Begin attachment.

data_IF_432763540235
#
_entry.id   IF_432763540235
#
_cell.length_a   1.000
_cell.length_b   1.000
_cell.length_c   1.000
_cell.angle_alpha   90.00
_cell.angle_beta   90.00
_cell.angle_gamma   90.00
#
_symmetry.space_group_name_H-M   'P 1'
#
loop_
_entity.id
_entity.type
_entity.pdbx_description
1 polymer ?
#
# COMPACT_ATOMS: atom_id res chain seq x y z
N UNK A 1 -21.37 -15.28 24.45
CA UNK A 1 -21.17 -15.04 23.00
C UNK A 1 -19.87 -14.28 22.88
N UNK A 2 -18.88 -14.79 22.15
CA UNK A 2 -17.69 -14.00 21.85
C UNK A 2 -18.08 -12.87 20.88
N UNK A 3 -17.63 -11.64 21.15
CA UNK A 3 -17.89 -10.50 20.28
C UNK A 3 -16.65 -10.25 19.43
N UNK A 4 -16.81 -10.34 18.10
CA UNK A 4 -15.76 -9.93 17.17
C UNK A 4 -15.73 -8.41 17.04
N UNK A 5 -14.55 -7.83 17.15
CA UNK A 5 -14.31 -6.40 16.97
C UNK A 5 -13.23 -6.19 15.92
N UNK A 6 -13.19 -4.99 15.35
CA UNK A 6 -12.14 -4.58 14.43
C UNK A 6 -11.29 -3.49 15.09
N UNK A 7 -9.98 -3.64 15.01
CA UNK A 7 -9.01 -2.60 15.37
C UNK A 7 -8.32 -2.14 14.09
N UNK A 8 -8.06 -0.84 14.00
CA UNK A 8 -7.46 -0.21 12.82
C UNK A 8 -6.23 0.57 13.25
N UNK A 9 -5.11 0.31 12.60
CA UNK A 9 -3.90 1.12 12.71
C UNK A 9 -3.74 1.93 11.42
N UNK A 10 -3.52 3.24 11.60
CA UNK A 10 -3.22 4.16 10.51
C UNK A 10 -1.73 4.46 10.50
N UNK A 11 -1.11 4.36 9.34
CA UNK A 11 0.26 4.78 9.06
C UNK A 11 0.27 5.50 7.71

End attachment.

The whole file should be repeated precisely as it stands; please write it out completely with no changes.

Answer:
data_IF_432763540235
#
_entry.id   IF_432763540235
#
_cell.length_a   1.000
_cell.length_b   1.000
_cell.length_c   1.000
_cell.angle_alpha   90.00
_cell.angle_beta   90.00
_cell.angle_gamma   90.00
#
_symmetry.space_group_name_H-M   'P 1'
#
loop_
_entity.id
_entity.type
_entity.pdbx_description
1 polymer ?
#
# COMPACT_ATOMS: atom_id res chain seq x y z
N UNK A 1 -21.37 -15.28 24.45
CA UNK A 1 -21.17 -15.04 23.00
C UNK A 1 -19.87 -14.28 22.88
N UNK A 2 -18.88 -14.79 22.15
CA UNK A 2 -17.69 -14.00 21.85
C UNK A 2 -18.08 -12.87 20.88
N UNK A 3 -17.63 -11.64 21.15
CA UNK A 3 -17.89 -10.50 20.28
C UNK A 3 -16.65 -10.25 19.43
N UNK A 4 -16.81 -10.34 18.10
CA UNK A 4 -15.76 -9.93 17.17
C UNK A 4 -15.73 -8.41 17.04
N UNK A 5 -14.55 -7.83 17.15
CA UNK A 5 -14.31 -6.40 16.97
C UNK A 5 -13.23 -6.19 15.92
N UNK A 6 -13.19 -4.99 15.35
CA UNK A 6 -12.14 -4.58 14.43
C UNK A 6 -11.29 -3.49 15.09
N UNK A 7 -9.98 -3.64 15.01
CA UNK A 7 -9.01 -2.60 15.37
C UNK A 7 -8.32 -2.14 14.09
N UNK A 8 -8.06 -0.84 14.00
CA UNK A 8 -7.46 -0.21 12.82
C UNK A 8 -6.23 0.57 13.25
N UNK A 9 -5.11 0.31 12.60
CA UNK A 9 -3.90 1.12 12.71
C UNK A 9 -3.74 1.93 11.42
N UNK A 10 -3.52 3.24 11.60
CA UNK A 10 -3.22 4.16 10.51
C UNK A 10 -1.73 4.46 10.50
N UNK A 11 -1.11 4.36 9.34
CA UNK A 11 0.26 4.78 9.06
C UNK A 11 0.27 5.50 7.71